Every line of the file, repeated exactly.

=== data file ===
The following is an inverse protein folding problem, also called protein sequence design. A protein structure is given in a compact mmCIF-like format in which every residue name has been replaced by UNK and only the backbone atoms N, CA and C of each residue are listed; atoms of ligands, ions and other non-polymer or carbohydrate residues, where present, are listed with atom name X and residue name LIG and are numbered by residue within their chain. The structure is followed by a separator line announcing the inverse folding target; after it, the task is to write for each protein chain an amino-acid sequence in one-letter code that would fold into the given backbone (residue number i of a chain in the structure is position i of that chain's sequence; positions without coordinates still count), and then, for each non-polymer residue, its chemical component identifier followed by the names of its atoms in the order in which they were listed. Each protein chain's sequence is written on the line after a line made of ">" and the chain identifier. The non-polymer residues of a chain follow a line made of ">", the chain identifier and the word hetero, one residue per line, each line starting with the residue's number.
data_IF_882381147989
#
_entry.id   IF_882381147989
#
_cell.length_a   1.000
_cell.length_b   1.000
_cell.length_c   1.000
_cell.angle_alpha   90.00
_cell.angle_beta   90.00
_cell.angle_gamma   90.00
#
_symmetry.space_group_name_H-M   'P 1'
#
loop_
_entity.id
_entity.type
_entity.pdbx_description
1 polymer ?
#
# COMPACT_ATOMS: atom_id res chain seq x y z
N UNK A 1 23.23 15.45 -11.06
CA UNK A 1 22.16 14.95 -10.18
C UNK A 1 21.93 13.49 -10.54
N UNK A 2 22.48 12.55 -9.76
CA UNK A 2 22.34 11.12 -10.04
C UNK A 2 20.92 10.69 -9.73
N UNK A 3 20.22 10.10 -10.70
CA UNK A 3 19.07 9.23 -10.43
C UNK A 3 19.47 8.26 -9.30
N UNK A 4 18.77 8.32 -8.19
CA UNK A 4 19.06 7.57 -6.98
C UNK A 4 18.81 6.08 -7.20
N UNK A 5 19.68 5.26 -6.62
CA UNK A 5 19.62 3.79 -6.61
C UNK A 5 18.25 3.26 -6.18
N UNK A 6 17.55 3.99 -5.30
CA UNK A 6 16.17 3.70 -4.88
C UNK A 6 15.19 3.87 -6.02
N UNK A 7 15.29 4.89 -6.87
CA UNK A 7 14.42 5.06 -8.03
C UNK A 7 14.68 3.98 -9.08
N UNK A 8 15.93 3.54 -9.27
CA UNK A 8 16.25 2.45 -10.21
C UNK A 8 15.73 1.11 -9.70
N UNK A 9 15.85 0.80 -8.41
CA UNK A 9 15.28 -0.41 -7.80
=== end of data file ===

The following is an inverse protein folding problem, also called protein sequence design. A protein structure is given in a compact mmCIF-like format in which every residue name has been replaced by UNK and only the backbone atoms N, CA and C of each residue are listed; atoms of ligands, ions and other non-polymer or carbohydrate residues, where present, are listed with atom name X and residue name LIG and are numbered by residue within their chain. The structure is followed by a separator line announcing the inverse folding target; after it, the task is to write for each protein chain an amino-acid sequence in one-letter code that would fold into the given backbone (residue number i of a chain in the structure is position i of that chain's sequence; positions without coordinates still count), and then, for each non-polymer residue, its chemical component identifier followed by the names of its atoms in the order in which they were listed. Each protein chain's sequence is written on the line after a line made of ">" and the chain identifier. The non-polymer residues of a chain follow a line made of ">", the chain identifier and the word hetero, one residue per line, each line starting with the residue's number.
data_IF_882381147989
#
_entry.id   IF_882381147989
#
_cell.length_a   1.000
_cell.length_b   1.000
_cell.length_c   1.000
_cell.angle_alpha   90.00
_cell.angle_beta   90.00
_cell.angle_gamma   90.00
#
_symmetry.space_group_name_H-M   'P 1'
#
loop_
_entity.id
_entity.type
_entity.pdbx_description
1 polymer ?
#
# COMPACT_ATOMS: atom_id res chain seq x y z
N UNK A 1 23.23 15.45 -11.06
CA UNK A 1 22.16 14.95 -10.18
C UNK A 1 21.93 13.49 -10.54
N UNK A 2 22.48 12.55 -9.76
CA UNK A 2 22.34 11.12 -10.04
C UNK A 2 20.92 10.69 -9.73
N UNK A 3 20.22 10.10 -10.70
CA UNK A 3 19.07 9.23 -10.43
C UNK A 3 19.47 8.26 -9.30
N UNK A 4 18.77 8.32 -8.19
CA UNK A 4 19.06 7.57 -6.98
C UNK A 4 18.81 6.08 -7.20
N UNK A 5 19.68 5.26 -6.62
CA UNK A 5 19.62 3.79 -6.61
C UNK A 5 18.25 3.26 -6.18
N UNK A 6 17.55 3.99 -5.30
CA UNK A 6 16.17 3.70 -4.88
C UNK A 6 15.19 3.87 -6.02
N UNK A 7 15.29 4.89 -6.87
CA UNK A 7 14.42 5.06 -8.03
C UNK A 7 14.68 3.98 -9.08
N UNK A 8 15.93 3.54 -9.27
CA UNK A 8 16.25 2.45 -10.21
C UNK A 8 15.73 1.11 -9.70
N UNK A 9 15.85 0.80 -8.41
CA UNK A 9 15.28 -0.41 -7.80